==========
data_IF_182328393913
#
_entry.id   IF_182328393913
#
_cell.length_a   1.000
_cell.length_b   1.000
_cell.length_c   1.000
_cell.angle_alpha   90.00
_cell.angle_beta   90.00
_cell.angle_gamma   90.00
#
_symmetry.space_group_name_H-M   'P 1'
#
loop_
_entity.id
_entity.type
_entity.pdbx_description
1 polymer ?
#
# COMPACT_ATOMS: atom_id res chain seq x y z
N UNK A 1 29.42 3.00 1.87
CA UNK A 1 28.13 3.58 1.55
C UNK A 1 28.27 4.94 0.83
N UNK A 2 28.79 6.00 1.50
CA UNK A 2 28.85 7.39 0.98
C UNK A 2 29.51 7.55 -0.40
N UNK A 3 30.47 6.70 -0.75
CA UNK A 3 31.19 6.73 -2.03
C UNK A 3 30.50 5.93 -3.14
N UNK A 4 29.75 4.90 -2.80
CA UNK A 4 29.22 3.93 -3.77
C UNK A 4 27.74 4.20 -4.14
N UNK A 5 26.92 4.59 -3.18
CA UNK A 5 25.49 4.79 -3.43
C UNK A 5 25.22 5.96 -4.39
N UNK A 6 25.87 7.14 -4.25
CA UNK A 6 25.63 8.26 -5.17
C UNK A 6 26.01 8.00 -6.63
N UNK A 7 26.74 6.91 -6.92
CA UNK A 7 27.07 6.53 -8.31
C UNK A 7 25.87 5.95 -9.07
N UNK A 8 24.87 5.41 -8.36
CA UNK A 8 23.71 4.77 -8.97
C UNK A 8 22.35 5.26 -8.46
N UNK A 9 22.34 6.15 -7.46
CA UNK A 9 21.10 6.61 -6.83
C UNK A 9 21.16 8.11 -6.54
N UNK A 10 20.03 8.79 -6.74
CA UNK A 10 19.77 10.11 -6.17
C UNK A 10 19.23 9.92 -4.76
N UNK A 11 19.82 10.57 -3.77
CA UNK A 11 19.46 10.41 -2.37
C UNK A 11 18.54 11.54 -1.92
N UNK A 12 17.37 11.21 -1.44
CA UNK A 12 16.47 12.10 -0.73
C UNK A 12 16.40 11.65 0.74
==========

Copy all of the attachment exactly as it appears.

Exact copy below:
data_IF_182328393913
#
_entry.id   IF_182328393913
#
_cell.length_a   1.000
_cell.length_b   1.000
_cell.length_c   1.000
_cell.angle_alpha   90.00
_cell.angle_beta   90.00
_cell.angle_gamma   90.00
#
_symmetry.space_group_name_H-M   'P 1'
#
loop_
_entity.id
_entity.type
_entity.pdbx_description
1 polymer ?
#
# COMPACT_ATOMS: atom_id res chain seq x y z
N UNK A 1 29.42 3.00 1.87
CA UNK A 1 28.13 3.58 1.55
C UNK A 1 28.27 4.94 0.83
N UNK A 2 28.79 6.00 1.50
CA UNK A 2 28.85 7.39 0.98
C UNK A 2 29.51 7.55 -0.40
N UNK A 3 30.47 6.70 -0.75
CA UNK A 3 31.19 6.73 -2.03
C UNK A 3 30.50 5.93 -3.14
N UNK A 4 29.75 4.90 -2.80
CA UNK A 4 29.22 3.93 -3.77
C UNK A 4 27.74 4.20 -4.14
N UNK A 5 26.92 4.59 -3.18
CA UNK A 5 25.49 4.79 -3.43
C UNK A 5 25.22 5.96 -4.39
N UNK A 6 25.87 7.14 -4.25
CA UNK A 6 25.63 8.26 -5.17
C UNK A 6 26.01 8.00 -6.63
N UNK A 7 26.74 6.91 -6.92
CA UNK A 7 27.07 6.53 -8.31
C UNK A 7 25.87 5.95 -9.07
N UNK A 8 24.87 5.41 -8.36
CA UNK A 8 23.71 4.77 -8.97
C UNK A 8 22.35 5.26 -8.46
N UNK A 9 22.34 6.15 -7.46
CA UNK A 9 21.10 6.61 -6.83
C UNK A 9 21.16 8.11 -6.54
N UNK A 10 20.03 8.79 -6.74
CA UNK A 10 19.77 10.11 -6.17
C UNK A 10 19.23 9.92 -4.76
N UNK A 11 19.82 10.57 -3.77
CA UNK A 11 19.46 10.41 -2.37
C UNK A 11 18.54 11.54 -1.92
N UNK A 12 17.37 11.21 -1.44
CA UNK A 12 16.47 12.10 -0.73
C UNK A 12 16.40 11.65 0.74